Wednesday, 30 October 2013


Yesterday I received a letter from an agent I had queried about a month and a have ago. I won't give a name of the agent or the organization he worked for, but I do want to take a moment to mention what was said and my reaction to it.

This agent's response began very positively, stating that my first novel, "The Legends of Galria: The Shadows of War", was a solid entry into the high fantasy genre. I was also complimented on the "novelty" of having a side of the story that focused on the growth of the antagonist. (Hurrah for small victories huh?)

For a little perspective, "The Shadows of War" focuses on the growth of the protagonist, Dane Trueshot, as he deals with the aftermath of his hometown's destruction. The other side of the story follows an orc child named Xellik Fleshgorger as he grows into a powerful antagonizing force. Both stories set the stage for the next two books in the series, and the novel is no where near as interesting when it lacks one or the other perspective.

That was the strength that this agent felt I had. However, he declined my manuscript in the end. Why would you think that is?

Its because I lack a social media presence. I don't have an active Facebook, Twitter, or tumblr account designed solely to sell my book. And why would I? I honestly believe that having social media connections before having a product is putting the cart before the horse. No one I know is going to search or read about an author or his book when there is no book to read. Writing is not an art like video game development where there's tons of hype over 2 to 3 minutes of unfinished gameplay. I think the idea that someone needs a social media presence before they can be considered for publication is flawed.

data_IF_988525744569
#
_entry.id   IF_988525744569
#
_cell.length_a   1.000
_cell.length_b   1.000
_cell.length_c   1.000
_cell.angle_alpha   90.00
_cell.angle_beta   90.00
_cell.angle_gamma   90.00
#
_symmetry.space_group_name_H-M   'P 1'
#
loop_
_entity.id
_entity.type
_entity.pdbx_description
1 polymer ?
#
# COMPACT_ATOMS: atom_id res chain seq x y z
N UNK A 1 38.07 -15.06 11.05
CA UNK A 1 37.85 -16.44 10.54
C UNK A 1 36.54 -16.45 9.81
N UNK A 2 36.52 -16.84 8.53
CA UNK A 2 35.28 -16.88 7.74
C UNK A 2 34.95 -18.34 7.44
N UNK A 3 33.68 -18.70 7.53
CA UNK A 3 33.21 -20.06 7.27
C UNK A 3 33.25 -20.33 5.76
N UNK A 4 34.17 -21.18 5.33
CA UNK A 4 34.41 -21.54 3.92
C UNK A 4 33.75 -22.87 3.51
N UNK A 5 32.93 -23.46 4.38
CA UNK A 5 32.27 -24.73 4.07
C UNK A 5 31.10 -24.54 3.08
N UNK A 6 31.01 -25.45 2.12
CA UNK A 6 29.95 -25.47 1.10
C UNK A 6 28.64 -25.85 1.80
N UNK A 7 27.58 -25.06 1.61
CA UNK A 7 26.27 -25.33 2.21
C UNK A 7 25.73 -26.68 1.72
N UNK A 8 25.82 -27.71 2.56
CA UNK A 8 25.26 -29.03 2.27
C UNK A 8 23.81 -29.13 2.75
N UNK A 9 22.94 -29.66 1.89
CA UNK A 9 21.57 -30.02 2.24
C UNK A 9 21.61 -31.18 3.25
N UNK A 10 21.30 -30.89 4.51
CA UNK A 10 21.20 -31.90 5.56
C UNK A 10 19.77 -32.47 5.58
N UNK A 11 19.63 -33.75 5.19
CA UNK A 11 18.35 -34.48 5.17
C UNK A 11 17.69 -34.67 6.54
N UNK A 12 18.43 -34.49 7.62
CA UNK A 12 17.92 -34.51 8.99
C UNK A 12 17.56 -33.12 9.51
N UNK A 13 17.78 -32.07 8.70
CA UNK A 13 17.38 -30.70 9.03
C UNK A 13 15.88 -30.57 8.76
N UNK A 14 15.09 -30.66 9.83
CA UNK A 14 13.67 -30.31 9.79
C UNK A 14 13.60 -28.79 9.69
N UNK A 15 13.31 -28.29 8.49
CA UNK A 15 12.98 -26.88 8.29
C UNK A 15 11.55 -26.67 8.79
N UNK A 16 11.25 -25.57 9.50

And I'm not the only one who thinks that. My literacy professor at the University of Manitoba agreed with my sentiments, and encouraged tat I simply self publish to show that there is a market for my work and to build a social media presence that way.

We're living in a time where self publishing is taking off and authors are taking power away from agents and publishers. These folks should be willing to take a risk with a new author if the writing is sufficiently strong enough. At this point, the response has pushed me more towards self publishing my works. I would have more agency over my works and I won't need to deal with agents or publishers.

Maybe self publishing is my generations road to professional publication. Back in the day, many writers would need to submit to magazines and gain a viewer ship before getting published. Who's to say? All I know is, I've got a new book I'm writing to give self publishing a try and to build my reader base. I'll show people that my books will be successful.

1 comment:

  1. You already have many people behind you on this one. Your writing is solid, so don't let the dinosaurs of literature dictate how you should get recognized. Do this because you enjoy it!